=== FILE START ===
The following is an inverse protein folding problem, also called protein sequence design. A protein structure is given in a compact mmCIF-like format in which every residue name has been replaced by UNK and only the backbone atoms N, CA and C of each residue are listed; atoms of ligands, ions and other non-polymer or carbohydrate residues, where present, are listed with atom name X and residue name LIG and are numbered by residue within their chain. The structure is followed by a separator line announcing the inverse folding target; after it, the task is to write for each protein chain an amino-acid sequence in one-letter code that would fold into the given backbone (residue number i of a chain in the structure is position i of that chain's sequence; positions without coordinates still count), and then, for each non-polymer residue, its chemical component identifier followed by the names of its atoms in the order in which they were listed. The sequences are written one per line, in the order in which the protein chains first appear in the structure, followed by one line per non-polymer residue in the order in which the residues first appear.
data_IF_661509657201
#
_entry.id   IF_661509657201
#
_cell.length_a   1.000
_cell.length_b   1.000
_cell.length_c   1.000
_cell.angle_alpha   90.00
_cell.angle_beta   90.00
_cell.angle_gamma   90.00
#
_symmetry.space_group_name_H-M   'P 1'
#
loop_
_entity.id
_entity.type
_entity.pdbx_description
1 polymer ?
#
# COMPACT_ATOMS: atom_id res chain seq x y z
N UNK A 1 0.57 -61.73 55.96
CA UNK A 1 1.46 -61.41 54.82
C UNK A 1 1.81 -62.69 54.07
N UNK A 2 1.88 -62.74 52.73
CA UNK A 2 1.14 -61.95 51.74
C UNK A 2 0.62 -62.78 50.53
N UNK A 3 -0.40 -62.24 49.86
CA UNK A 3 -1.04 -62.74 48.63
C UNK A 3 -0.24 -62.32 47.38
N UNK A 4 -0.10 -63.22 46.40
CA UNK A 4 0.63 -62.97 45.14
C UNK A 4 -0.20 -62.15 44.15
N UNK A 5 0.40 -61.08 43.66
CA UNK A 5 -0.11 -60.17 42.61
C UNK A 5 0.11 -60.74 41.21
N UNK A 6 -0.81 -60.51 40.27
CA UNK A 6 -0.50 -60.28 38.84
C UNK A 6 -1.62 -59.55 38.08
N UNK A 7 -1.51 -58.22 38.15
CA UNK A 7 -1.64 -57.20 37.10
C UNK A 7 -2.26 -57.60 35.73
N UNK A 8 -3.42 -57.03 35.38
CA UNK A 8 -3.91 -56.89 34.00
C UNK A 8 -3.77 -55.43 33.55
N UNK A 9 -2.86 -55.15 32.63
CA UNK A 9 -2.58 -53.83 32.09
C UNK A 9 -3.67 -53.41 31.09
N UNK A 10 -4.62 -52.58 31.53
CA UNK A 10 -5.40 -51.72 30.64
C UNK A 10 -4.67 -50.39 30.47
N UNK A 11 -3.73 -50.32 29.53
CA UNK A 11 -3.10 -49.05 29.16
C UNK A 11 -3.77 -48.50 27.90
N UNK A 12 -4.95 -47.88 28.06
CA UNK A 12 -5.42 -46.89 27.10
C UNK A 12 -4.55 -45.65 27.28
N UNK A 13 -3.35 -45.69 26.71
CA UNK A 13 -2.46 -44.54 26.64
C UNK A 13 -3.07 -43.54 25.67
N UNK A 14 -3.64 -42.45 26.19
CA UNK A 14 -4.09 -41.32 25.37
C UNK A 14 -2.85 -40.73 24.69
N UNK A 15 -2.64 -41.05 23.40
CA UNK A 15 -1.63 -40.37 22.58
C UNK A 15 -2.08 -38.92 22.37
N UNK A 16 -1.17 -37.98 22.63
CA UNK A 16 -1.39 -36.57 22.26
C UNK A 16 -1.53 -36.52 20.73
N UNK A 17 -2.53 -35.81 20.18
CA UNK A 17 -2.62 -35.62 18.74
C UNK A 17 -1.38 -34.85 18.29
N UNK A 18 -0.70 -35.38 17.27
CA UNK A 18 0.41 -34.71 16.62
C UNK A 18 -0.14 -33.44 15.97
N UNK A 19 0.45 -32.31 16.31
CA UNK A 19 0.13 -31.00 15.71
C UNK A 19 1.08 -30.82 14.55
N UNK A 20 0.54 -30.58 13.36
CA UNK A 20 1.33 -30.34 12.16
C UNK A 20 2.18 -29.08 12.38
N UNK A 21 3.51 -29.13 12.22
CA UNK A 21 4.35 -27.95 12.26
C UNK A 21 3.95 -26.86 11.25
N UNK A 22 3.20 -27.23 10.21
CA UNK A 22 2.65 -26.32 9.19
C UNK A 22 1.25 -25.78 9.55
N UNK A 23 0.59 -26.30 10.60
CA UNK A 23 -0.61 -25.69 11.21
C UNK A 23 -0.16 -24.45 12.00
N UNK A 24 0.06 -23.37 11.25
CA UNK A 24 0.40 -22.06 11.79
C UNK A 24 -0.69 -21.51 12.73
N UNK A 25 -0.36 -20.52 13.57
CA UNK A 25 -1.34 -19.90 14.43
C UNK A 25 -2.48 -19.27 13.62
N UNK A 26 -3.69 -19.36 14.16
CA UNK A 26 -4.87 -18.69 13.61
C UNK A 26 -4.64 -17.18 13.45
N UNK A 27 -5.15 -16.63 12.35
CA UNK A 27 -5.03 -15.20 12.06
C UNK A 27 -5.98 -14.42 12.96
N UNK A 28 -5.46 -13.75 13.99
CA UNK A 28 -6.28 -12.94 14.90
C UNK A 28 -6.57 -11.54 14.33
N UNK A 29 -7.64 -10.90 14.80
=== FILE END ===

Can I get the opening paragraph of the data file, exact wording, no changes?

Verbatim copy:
The following is an inverse protein folding problem, also called protein sequence design. A protein structure is given in a compact mmCIF-like format in which every residue name has been replaced by UNK and only the backbone atoms N, CA and C of each residue are listed; atoms of ligands, ions and other non-polymer or carbohydrate residues, where present, are listed with atom name X and residue name LIG and are numbered by residue within their chain. The structure is followed by a separator line announcing the inverse folding target; after it, the task is to write for each protein chain an amino-acid sequence in one-letter code that would fold into the given backbone (residue number i of a chain in the structure is position i of that chain's sequence; positions without coordinates still count), and then, for each non-polymer residue, its chemical component identifier followed by the names of its atoms in the order in which they were listed. The sequences are written one per line, in the order in which the protein chains first appear in the structure, followed by one line per non-polymer residue in the order in which the residues first appear.